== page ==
Those in uniform give the appropriate formal salute. To salute, all persons come to attention.

      . When the flag passes in a procession, or when it is hoisted or lowered, all should face the flag and salute. When other flags are carried, the flag of the United States may be centered in front of the others or carried to their right.

      When carried in a procession, the flag should be to the right of the marchers. When displaying the flag against a wall, vertically or horizontally, the flag's union (stars) should be at the top, to the flag's own right, and to the observer's left. When one flag is used with the flag of the United States of America and the staffs are crossed, the flag of the United States is placed on its own right with its staff in front of the other flag. The flag of the United States of America should be at the center and at the highest point of the group when a number of flags of states, localities, or societies are grouped for display.

      Other flags should be to the left. Place it to the right of the speaker or staging area or sanctuary. When on display, the flag is accorded the place of honor, always positioned to its own right. The salute is held until the flag is unsnapped from the halyard or through the last note of music, whichever is the longest.

      The flag of the United States of America is saluted as it is hoisted and lowered. It should be illuminated if displayed at night. (By Presidential proclamation and law, the flag is displayed continuously at certain honored locations like the United States Marine Corps Memorial in Arlington and Lexington Green.). Ordinarily it should be displayed only between sunrise and sunset, although the Flag Code permits nighttime display "when a patriotic effect is desired." Similarly, the flag should be displayed only when the weather is fair.

      The flag should be raised briskly and lowered slowly and ceremoniously. The flag of one nation may not be displayed above that of another nation. They should be raised and lowered simultaneously. Each flag should be the same size.

      When flown with the national banner of other countries, each flag must be displayed from a separate pole of the same height. The flag of the United States is always the first flag raised and the last to be lowered. No other flag ever should be placed above it. The other flags may be the same size but none may be larger.

      When flown with flags of states, communities or societies on separate flag poles which are of the same height and in a straight line, the flag of the United States is always placed in the position of honor—to its own right. If the flag is suspended over a sidewalk, the flag's union should be farthest from the building. When the flag is displayed over a street, it should be hung vertically, with the union to the north or east. When it is displayed from the same flagpole with another flag, the flag of the United States must always be at the top except that the church pennant may be flown above the flag during church services for Navy personnel when conducted by a Naval chaplain on a ship at sea.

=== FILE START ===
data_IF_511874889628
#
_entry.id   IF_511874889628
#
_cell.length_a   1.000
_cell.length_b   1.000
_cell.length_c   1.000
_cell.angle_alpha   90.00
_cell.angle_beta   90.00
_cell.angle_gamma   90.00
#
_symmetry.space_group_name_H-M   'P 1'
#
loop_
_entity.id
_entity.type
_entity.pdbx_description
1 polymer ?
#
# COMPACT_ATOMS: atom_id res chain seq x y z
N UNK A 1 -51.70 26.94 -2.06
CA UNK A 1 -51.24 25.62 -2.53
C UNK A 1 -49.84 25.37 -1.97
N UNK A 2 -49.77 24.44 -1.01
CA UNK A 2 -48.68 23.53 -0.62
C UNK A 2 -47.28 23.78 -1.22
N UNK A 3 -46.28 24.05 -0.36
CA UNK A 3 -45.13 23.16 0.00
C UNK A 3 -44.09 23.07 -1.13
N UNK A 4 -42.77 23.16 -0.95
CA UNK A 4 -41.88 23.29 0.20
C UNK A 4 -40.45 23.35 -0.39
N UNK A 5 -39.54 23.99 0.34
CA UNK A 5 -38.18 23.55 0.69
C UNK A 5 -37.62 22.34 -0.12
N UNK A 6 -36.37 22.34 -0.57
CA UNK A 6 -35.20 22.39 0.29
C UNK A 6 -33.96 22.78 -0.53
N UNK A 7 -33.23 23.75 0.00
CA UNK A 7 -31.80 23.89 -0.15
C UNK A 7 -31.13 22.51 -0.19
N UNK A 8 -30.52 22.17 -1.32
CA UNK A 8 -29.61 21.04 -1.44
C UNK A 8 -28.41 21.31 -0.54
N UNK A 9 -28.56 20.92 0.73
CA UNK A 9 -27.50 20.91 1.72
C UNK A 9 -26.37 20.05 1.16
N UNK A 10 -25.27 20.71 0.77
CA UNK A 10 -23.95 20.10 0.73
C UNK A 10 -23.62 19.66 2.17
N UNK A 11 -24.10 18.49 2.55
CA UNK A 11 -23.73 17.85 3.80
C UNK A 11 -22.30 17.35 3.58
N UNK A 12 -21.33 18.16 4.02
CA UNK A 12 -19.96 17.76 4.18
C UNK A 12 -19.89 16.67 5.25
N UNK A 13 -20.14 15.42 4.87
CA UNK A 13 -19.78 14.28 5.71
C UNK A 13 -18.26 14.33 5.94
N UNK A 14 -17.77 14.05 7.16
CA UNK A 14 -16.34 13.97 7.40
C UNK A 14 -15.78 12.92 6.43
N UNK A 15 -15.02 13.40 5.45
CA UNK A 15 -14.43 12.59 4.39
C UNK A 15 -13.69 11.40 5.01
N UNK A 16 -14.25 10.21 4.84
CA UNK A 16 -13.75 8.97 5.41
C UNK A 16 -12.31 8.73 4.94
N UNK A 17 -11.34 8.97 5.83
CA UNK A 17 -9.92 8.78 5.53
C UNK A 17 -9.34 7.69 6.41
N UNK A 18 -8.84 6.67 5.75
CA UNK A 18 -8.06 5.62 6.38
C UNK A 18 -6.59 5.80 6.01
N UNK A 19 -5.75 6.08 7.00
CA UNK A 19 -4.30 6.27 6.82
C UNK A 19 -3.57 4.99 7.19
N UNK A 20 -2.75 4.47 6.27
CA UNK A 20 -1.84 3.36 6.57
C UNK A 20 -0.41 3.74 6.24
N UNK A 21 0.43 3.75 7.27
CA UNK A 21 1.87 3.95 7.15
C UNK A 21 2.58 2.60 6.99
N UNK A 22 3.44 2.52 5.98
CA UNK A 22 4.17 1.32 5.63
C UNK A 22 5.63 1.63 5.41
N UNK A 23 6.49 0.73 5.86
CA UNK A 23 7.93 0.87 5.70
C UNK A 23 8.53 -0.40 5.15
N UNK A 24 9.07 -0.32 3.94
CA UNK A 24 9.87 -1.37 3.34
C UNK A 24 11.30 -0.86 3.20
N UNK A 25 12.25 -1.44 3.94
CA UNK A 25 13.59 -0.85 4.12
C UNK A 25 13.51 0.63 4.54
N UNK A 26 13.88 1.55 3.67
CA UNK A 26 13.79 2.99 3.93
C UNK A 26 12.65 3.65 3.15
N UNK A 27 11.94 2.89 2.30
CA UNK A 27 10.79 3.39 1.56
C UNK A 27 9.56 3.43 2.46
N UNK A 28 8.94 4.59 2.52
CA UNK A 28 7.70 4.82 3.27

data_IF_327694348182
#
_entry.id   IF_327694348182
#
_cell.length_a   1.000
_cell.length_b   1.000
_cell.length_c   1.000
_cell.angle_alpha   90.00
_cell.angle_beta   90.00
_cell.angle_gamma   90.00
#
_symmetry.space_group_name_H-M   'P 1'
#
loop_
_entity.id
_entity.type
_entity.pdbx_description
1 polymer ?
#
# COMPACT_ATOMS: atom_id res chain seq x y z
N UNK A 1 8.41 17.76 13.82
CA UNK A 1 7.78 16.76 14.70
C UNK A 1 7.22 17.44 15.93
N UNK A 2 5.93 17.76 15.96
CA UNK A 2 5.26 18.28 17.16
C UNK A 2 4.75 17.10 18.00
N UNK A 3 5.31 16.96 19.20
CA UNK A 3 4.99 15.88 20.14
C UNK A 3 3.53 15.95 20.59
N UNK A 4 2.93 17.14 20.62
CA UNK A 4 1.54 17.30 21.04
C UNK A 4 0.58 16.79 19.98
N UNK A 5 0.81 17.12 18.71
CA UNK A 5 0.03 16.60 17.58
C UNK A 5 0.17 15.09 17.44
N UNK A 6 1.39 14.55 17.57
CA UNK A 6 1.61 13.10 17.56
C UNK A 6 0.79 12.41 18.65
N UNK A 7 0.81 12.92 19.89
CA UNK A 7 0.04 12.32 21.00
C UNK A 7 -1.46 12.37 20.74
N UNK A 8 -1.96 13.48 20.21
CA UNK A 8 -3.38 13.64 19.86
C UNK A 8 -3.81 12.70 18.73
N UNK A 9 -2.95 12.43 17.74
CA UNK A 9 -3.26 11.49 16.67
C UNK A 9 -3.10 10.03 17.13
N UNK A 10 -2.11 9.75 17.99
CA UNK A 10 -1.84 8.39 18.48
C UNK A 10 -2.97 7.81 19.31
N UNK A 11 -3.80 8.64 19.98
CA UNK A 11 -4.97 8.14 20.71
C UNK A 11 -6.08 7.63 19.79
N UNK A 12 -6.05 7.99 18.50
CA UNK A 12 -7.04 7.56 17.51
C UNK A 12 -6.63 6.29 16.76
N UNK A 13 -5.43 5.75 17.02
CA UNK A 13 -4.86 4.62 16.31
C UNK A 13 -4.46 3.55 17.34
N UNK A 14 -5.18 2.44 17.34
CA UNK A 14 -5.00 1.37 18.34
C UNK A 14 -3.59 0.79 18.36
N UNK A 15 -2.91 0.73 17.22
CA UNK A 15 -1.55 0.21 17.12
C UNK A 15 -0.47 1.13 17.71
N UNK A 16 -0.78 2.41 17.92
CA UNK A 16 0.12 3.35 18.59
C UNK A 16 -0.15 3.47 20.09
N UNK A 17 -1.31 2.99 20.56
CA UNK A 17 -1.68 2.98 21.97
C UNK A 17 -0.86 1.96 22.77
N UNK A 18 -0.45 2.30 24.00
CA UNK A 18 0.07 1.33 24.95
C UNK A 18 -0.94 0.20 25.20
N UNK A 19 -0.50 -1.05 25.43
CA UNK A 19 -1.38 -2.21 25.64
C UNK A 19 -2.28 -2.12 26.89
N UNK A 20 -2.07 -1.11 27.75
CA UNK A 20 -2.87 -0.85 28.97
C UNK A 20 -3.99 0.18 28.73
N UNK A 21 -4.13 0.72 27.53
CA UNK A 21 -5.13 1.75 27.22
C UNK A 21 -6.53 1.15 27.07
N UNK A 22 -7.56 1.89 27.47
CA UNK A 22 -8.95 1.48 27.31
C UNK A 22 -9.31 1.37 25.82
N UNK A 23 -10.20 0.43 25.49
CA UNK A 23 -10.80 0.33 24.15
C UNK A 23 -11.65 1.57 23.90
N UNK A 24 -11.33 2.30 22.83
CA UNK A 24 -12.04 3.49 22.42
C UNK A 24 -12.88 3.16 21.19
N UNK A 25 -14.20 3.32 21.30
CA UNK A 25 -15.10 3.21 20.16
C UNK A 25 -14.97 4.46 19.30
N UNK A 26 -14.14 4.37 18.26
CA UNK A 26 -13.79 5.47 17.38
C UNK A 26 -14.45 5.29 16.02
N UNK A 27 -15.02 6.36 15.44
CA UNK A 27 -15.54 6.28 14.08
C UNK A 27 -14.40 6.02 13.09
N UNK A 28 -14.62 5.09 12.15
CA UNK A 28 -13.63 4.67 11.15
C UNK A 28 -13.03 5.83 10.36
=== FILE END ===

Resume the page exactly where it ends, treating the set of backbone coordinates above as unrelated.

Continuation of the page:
When the flag is displayed from a staff projecting from a window, balcony, or a building, the union should be at the peak of the staff unless the flag is at half staff. (Note: Most American Legion Posts regularly conduct a dignified flag burning ceremony, often on Flag Day, June 14.). When a flag is so worn it is no longer fit to serve as a symbol of the United States, it should be destroyed in a dignified manner, preferably by burning. The flag should be cleaned and mended when necessary.

      To store the flag it should be folded neatly and ceremoniously. When the flag is lowered, no part of it should touch the ground or any other object; it should be received by waiting hands and arms. The flag should not be draped over the hood, top, sides, or back of a vehicle, railroad train, or boat. The flag should never be used as a receptacle for receiving, holding, carrying, or delivering anything.

      The flag should never have placed on it, or attached to it, any mark, insignia, letter, word, number, figure, or drawing of any kind. The flag should not be used as part of a costume or athletic uniform, except that a flag patch may be used on the uniform of military personnel, firefighters, police officers, and members of patriotic organizations. Advertising signs should not be attached to the staff or halyard. It should not be embroidered, printed, or otherwise impressed on such articles as cushions, handkerchiefs, napkins, boxes, or anything intended to be discarded after temporary use.

      The flag should never be used for any advertising purpose. The flag should never be used as a covering for a ceiling. The flag should never be drawn back or bunched up in any way. The blue stripe of the bunting should be on the top.

      Bunting of blue, white and red stripes is available for these purposes. The flag should not be used as a drapery, or for covering a speaker's desk, draping a platform, or for any decoration in general. The flag should be flown upside down only as a distress signal. The flag should never be dipped to any person or thing, unless it is the ensign responding to a salute from a vessel of a foreign ship.

      Width of stripe: L = 0.0769 (1/13). Diameter of star: K = 0.0616. G = H = 0.063. E = F = 0.054.

      Fly (length) of Union: D = 0.76. Hoist (width) of Union: C = 0.5385 (7/13). Fly (length) of flag: B = 1.9. Hoist (width) of flag: A = 1.0.